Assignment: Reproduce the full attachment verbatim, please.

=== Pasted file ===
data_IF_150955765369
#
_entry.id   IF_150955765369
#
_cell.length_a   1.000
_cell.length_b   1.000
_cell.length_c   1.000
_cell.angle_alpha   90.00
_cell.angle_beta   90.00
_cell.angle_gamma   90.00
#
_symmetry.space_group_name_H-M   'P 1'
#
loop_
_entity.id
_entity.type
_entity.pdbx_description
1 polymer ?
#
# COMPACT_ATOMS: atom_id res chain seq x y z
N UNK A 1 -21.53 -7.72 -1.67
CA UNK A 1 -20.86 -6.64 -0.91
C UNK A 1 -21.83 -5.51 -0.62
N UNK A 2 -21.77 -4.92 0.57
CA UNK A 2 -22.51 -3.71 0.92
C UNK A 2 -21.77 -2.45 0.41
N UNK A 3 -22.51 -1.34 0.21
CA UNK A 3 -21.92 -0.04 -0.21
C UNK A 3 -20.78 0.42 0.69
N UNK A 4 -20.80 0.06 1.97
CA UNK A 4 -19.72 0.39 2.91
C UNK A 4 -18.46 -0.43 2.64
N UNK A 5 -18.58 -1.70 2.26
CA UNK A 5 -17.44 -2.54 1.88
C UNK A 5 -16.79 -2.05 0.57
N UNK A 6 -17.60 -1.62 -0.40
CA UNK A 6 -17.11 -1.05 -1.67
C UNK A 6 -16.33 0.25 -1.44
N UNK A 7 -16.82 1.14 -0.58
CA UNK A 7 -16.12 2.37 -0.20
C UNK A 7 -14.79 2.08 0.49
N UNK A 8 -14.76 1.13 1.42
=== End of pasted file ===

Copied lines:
data_IF_150955765369
#
_entry.id   IF_150955765369
#
_cell.length_a   1.000
_cell.length_b   1.000
_cell.length_c   1.000
_cell.angle_alpha   90.00
_cell.angle_beta   90.00
_cell.angle_gamma   90.00
#
_symmetry.space_group_name_H-M   'P 1'
#
loop_
_entity.id
_entity.type
_entity.pdbx_description
1 polymer ?
#
# COMPACT_ATOMS: atom_id res chain seq x y z
N UNK A 1 -21.53 -7.72 -1.67
CA UNK A 1 -20.86 -6.64 -0.91
C UNK A 1 -21.83 -5.51 -0.62
N UNK A 2 -21.77 -4.92 0.57
CA UNK A 2 -22.51 -3.71 0.92
C UNK A 2 -21.77 -2.45 0.41
N UNK A 3 -22.51 -1.34 0.21
CA UNK A 3 -21.92 -0.04 -0.21
C UNK A 3 -20.78 0.42 0.69
N UNK A 4 -20.80 0.06 1.97
CA UNK A 4 -19.72 0.39 2.91
C UNK A 4 -18.46 -0.43 2.64
N UNK A 5 -18.58 -1.70 2.26
CA UNK A 5 -17.44 -2.54 1.88
C UNK A 5 -16.79 -2.05 0.57
N UNK A 6 -17.60 -1.62 -0.40
CA UNK A 6 -17.11 -1.05 -1.67
C UNK A 6 -16.33 0.25 -1.44
N UNK A 7 -16.82 1.14 -0.58
CA UNK A 7 -16.12 2.37 -0.20
C UNK A 7 -14.79 2.08 0.49
N UNK A 8 -14.76 1.13 1.42